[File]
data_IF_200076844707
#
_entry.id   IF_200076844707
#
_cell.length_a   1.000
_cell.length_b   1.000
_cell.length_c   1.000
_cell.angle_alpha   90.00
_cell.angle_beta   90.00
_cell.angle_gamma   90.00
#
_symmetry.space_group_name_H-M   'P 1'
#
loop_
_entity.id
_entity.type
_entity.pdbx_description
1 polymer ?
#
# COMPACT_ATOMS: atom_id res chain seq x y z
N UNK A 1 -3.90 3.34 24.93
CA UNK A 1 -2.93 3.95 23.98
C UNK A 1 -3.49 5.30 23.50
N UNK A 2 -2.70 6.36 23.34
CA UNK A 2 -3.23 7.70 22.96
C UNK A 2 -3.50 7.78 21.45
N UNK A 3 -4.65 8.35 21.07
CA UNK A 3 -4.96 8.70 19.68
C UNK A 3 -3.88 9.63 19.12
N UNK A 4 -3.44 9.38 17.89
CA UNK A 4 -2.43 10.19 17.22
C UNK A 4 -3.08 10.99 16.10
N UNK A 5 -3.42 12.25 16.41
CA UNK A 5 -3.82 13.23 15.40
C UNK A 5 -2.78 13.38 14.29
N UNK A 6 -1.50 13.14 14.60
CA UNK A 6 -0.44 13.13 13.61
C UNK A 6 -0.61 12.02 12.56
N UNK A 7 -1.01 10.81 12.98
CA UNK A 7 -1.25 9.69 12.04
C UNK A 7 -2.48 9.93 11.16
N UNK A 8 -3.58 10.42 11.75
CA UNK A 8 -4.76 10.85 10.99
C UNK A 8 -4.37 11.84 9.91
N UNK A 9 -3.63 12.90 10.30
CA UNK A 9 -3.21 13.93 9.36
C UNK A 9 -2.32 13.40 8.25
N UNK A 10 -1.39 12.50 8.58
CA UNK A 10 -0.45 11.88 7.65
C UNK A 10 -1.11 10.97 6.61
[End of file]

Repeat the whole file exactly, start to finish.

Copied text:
data_IF_200076844707
#
_entry.id   IF_200076844707
#
_cell.length_a   1.000
_cell.length_b   1.000
_cell.length_c   1.000
_cell.angle_alpha   90.00
_cell.angle_beta   90.00
_cell.angle_gamma   90.00
#
_symmetry.space_group_name_H-M   'P 1'
#
loop_
_entity.id
_entity.type
_entity.pdbx_description
1 polymer ?
#
# COMPACT_ATOMS: atom_id res chain seq x y z
N UNK A 1 -3.90 3.34 24.93
CA UNK A 1 -2.93 3.95 23.98
C UNK A 1 -3.49 5.30 23.50
N UNK A 2 -2.70 6.36 23.34
CA UNK A 2 -3.23 7.70 22.96
C UNK A 2 -3.50 7.78 21.45
N UNK A 3 -4.65 8.35 21.07
CA UNK A 3 -4.96 8.70 19.68
C UNK A 3 -3.88 9.63 19.12
N UNK A 4 -3.44 9.38 17.89
CA UNK A 4 -2.43 10.19 17.22
C UNK A 4 -3.08 10.99 16.10
N UNK A 5 -3.42 12.25 16.41
CA UNK A 5 -3.82 13.23 15.40
C UNK A 5 -2.78 13.38 14.29
N UNK A 6 -1.50 13.14 14.60
CA UNK A 6 -0.44 13.13 13.61
C UNK A 6 -0.61 12.02 12.56
N UNK A 7 -1.01 10.81 12.98
CA UNK A 7 -1.25 9.69 12.04
C UNK A 7 -2.48 9.93 11.16
N UNK A 8 -3.58 10.42 11.75
CA UNK A 8 -4.76 10.85 10.99
C UNK A 8 -4.37 11.84 9.91
N UNK A 9 -3.63 12.90 10.30
CA UNK A 9 -3.21 13.93 9.36
C UNK A 9 -2.32 13.40 8.25
N UNK A 10 -1.39 12.50 8.58
CA UNK A 10 -0.45 11.88 7.65
C UNK A 10 -1.11 10.97 6.61